Up in the air, a living memorial

California condors are back

  • Andrew Gulliford


I recently walked across Arizona's Navajo Bridge, 500 feet above the swirling Colorado River.  The bridge was finished 82 years ago -- an epic accomplishment -- and it is now listed as a National Historic Civil Engineering Landmark. I began my walk on the Navajo Reservation, where I surveyed a canyon that was almost destroyed by proposed dams in the 1960s.

The professional beavers at the Bureau of Reclamation had wanted to dam Marble Canyon, but the public said no -- especially after Sierra Club Executive Director David Brower launched a media campaign in the New York Times. Brower's full-page ads featured the memorable slogan: "Should we also flood the Sistine Chapel, so tourists can get nearer the ceiling?

Today, the historic bridge holds no traces of environmental controversy; instead, it honors the historic river crossing and all the boaters who died in the river's rapids. On the Navajo side, the Gap Bodway Chapter House remembers John Deering or Bih Bitoodini Nez of the Maii Deeshgiizhini Clan who transported supplies and mail from Flagstaff to Salt Lake City by team and wagon, hunted the area, and raised livestock.

Another bronze plaque recalls Lewis Nez, born of the To'DiChi'l'Nii or Bitter Water Clan, who hauled freight and mail between Kanab, Utah, and Flagstaff, Ariz. "A friend to everyone," he died with two other men on June 7, 1928, when the ferry overturned into the Colorado. His body was never recovered. That tragic accident, the last one for the ferry, spurred the push for a bridge.

Made of Kansas City structural steel and 500 cubic yards of concrete, the 834-foot-long, 18-foot-wide bridge has a magnificent cantilevered arch. Construction crews dangled 500 feet over the river, building the bridge in two sections -- working outward from each side of the canyon until they finally connected it in the middle. When Navajo Bridge officially opened on January 12, 1929, the Flagstaff paper proclaimed it "the biggest news in Southwest history."

Between 1938-1941, the Civilian Conservation Corps built a rustic stone wayside observation shelter on the northwest side. Plaques commemorate pioneers and early river runners, including boatman Norman D. Nevills and his wife, who began modern river-running on the San Juan. A bronze plaque states, "They run the rivers of eternity."

I admired the craftsmanship of the CCC boys who built the observation shelter and was touched by the commemorative plaques, but it was something under the adjacent 1994 highway bridge that really caught my eye. Walking across the historic span and looking over to the new bridge, I saw what looked like a black plastic garbage bag.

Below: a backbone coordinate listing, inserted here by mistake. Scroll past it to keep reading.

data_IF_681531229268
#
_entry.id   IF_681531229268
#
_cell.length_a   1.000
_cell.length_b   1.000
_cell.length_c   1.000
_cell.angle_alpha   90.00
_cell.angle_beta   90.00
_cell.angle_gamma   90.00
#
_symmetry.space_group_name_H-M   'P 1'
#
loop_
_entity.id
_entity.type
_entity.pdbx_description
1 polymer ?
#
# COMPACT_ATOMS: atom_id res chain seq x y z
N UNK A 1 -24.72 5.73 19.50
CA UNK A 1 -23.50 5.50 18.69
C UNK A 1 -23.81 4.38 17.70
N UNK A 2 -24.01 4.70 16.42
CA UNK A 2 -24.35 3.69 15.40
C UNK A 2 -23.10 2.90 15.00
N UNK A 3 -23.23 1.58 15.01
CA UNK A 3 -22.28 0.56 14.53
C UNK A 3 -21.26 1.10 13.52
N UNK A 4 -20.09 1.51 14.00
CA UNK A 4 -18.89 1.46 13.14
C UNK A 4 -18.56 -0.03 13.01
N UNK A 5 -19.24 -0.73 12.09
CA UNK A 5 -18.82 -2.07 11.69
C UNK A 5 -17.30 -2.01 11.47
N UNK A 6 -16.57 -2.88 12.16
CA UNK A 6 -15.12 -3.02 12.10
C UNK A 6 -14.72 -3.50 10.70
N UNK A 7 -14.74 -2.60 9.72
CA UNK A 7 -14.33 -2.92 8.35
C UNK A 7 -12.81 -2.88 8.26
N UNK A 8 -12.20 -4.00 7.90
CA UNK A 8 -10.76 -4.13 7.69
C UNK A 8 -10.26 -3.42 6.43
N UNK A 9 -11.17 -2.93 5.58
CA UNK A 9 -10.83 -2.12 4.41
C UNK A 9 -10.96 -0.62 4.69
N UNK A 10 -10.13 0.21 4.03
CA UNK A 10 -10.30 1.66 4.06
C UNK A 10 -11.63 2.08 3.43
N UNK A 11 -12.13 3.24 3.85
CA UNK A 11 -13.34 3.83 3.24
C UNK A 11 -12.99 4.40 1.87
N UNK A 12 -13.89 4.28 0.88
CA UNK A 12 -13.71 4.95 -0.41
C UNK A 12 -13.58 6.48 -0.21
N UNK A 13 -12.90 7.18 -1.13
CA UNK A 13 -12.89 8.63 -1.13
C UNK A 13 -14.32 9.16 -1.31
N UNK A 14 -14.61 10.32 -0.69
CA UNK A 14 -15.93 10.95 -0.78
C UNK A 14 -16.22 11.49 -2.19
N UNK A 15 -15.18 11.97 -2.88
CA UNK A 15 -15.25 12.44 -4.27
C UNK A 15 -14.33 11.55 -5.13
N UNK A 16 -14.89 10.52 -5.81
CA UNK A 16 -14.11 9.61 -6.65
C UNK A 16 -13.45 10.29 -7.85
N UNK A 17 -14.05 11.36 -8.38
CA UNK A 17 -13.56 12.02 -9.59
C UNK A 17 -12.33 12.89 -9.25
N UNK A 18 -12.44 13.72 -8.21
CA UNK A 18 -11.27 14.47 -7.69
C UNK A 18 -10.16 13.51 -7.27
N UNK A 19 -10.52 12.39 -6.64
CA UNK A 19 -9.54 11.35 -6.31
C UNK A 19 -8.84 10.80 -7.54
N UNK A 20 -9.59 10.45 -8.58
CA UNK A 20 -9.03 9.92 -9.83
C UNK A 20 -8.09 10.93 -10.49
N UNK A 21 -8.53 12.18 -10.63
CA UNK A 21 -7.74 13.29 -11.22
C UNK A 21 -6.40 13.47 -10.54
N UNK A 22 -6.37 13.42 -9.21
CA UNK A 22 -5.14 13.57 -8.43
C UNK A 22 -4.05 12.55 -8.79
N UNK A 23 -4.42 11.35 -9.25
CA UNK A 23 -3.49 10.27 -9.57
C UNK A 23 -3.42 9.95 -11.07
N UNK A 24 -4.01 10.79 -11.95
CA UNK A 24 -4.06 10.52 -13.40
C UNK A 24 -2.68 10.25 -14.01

Then I thought to myself, "That's not a garbage bag -- that's one helluva big raven." And suddenly I realized that it was not a raven: It was an endangered California condor, the bird with the 10-foot wingspan. It was hunkered down on a cold girder, looking like a punk rock star in need of a latte.

It was Condor No. 69, according to the tag attached to its wing. The condor's head was fluffy, its neck was red and it looked generally unhappy. It was an overcast morning and the bird clearly needed half a toasted mastodon, just like back in the good old days during the Pleistocene, when condors swooped down on the leftovers after Paleo-Indians finished feasting. But that had been ice ages ago, long before this bridge was built. And here I was staring at the largest bird in North America, back from the brink of extinction.

Then I saw the others. No. 76 sat on a stone ledge where the bridge connected to the canyon, and a third bird, perhaps No. 54, stayed in seclusion against the rocks. My wife and I watched them for nearly half an hour as they used sharp beaks to preen their feathers. Then they took off quickly, becoming tiny black eyebrows flying away against the immensity of the Grand Canyon.

Navajo Bridge is an engineering marvel, and its construction united southern and northern Arizona. Still, too much of the American West in the 20th century was about building, changing and manipulating the environment solely for human benefit. We showed that we were learning restraint when we stopped needless dams in Marble Canyon, and yet our real accomplishment may have been passing the Endangered Species Act of 1973, which puts humanity in its place as a member of the vast community of life.

I respect the bridge's bronze memorials, but I treasure even more the living wonder of California condors once again flying above their ancient turf.

Andrew Gulliford is a contributor to Writers on the Range, a service of High Country News (hcn.org). He is professor of Southwest Studies and History at Fort Lewis College in Durango, Colorado.

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